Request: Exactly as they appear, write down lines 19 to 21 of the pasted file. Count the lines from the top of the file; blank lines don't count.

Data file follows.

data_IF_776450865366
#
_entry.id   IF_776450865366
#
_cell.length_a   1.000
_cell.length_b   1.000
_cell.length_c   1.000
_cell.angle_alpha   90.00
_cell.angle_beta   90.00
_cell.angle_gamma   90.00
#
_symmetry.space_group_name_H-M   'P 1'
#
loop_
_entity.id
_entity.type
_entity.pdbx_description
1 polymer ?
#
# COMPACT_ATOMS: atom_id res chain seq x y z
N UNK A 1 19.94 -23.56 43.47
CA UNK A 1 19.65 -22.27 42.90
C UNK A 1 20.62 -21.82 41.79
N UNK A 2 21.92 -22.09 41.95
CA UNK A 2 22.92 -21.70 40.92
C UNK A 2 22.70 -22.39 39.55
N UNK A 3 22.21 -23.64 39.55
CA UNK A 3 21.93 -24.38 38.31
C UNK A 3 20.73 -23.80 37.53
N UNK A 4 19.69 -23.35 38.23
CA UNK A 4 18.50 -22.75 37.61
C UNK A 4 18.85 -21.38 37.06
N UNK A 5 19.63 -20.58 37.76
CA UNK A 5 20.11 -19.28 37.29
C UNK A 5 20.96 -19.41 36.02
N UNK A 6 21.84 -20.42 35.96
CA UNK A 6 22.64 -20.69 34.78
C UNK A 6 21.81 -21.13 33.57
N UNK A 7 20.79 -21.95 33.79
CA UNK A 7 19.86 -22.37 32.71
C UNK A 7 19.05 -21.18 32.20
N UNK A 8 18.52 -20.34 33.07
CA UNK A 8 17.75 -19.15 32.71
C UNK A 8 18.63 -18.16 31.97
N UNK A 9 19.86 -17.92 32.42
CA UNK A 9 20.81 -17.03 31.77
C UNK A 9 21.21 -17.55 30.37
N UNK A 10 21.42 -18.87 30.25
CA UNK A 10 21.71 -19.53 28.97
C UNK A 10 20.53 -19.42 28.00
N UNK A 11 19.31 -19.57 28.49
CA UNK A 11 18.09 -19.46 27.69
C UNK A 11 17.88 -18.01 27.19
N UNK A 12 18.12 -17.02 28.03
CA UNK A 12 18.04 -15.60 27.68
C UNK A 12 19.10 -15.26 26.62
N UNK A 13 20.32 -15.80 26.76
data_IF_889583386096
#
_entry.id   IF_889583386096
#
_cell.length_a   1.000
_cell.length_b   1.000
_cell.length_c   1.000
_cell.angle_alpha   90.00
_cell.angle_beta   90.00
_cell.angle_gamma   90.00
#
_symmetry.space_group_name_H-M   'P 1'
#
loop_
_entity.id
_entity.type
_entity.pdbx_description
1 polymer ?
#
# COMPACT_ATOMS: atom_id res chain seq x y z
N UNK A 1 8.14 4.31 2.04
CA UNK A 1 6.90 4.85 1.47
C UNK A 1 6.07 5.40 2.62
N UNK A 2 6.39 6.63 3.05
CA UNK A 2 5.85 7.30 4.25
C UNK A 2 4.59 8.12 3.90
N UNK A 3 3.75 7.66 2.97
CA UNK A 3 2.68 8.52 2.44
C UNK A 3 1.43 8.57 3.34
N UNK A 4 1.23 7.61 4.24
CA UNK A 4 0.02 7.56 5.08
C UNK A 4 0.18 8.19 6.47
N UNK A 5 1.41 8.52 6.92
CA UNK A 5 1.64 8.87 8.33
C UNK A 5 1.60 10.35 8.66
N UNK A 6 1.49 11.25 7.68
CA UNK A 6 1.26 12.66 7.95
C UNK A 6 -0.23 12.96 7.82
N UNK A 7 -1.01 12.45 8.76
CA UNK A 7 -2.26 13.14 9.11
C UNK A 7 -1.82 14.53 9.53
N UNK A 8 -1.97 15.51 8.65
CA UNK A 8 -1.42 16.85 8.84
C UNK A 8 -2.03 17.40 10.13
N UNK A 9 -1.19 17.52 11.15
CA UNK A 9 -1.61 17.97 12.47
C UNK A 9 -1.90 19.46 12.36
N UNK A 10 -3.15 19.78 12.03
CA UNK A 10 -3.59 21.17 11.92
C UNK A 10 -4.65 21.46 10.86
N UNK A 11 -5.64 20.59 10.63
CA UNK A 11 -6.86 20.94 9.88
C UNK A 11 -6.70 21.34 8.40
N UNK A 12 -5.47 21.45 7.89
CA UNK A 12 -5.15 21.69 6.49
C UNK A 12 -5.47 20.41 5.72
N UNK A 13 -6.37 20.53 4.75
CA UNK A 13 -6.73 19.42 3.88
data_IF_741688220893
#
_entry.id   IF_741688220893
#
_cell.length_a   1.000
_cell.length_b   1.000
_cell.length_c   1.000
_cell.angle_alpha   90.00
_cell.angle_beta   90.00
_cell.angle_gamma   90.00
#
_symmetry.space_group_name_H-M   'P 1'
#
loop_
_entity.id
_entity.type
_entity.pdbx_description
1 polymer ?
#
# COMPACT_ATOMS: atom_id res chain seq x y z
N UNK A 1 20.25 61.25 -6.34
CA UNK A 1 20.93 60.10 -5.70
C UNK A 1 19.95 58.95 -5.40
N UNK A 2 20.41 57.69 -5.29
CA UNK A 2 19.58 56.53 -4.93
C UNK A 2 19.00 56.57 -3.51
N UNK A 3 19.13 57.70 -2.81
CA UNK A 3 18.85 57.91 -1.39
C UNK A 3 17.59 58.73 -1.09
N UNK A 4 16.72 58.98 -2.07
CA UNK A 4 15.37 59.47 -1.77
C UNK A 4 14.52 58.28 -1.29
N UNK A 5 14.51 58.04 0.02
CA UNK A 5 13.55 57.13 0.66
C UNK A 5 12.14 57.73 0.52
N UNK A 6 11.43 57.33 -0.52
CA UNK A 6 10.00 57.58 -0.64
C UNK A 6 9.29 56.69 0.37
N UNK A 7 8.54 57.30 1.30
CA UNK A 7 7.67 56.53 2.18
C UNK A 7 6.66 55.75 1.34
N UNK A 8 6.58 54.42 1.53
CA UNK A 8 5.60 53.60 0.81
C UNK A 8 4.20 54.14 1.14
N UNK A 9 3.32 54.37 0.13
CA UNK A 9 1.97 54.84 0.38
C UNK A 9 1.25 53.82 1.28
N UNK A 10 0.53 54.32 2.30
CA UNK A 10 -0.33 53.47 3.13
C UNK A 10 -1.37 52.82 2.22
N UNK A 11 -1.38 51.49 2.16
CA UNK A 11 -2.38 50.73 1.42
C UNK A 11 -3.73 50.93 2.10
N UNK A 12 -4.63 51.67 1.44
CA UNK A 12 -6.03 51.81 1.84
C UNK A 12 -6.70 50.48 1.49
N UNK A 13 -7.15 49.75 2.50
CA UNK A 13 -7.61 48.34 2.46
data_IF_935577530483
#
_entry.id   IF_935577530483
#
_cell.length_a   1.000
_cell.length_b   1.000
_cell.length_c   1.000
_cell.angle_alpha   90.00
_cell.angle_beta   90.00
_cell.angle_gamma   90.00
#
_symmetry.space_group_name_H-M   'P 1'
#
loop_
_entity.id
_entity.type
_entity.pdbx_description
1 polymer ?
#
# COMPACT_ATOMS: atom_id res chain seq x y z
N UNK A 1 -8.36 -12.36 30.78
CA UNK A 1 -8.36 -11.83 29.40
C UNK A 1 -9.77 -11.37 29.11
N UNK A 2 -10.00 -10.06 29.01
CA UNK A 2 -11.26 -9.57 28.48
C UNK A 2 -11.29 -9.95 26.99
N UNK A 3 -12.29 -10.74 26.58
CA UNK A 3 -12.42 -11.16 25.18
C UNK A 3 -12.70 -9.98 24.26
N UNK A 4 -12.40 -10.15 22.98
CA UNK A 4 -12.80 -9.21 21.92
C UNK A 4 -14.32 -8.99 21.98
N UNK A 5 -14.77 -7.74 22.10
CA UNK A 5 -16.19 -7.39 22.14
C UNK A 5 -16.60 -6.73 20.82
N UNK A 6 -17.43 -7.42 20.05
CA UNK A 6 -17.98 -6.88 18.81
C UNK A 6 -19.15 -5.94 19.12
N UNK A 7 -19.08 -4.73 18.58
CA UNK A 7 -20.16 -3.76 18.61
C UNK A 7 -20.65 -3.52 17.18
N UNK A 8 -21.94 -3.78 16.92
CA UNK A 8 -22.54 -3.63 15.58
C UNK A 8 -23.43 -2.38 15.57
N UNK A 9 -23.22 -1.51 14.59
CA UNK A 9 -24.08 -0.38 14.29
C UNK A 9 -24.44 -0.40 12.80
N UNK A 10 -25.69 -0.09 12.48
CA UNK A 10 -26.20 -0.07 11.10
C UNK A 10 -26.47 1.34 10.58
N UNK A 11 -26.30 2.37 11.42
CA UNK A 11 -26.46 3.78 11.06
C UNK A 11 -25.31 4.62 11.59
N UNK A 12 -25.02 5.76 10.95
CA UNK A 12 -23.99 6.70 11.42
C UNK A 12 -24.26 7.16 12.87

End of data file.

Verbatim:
#
# COMPACT_ATOMS: atom_id res chain seq x y z
N UNK A 1 19.94 -23.56 43.47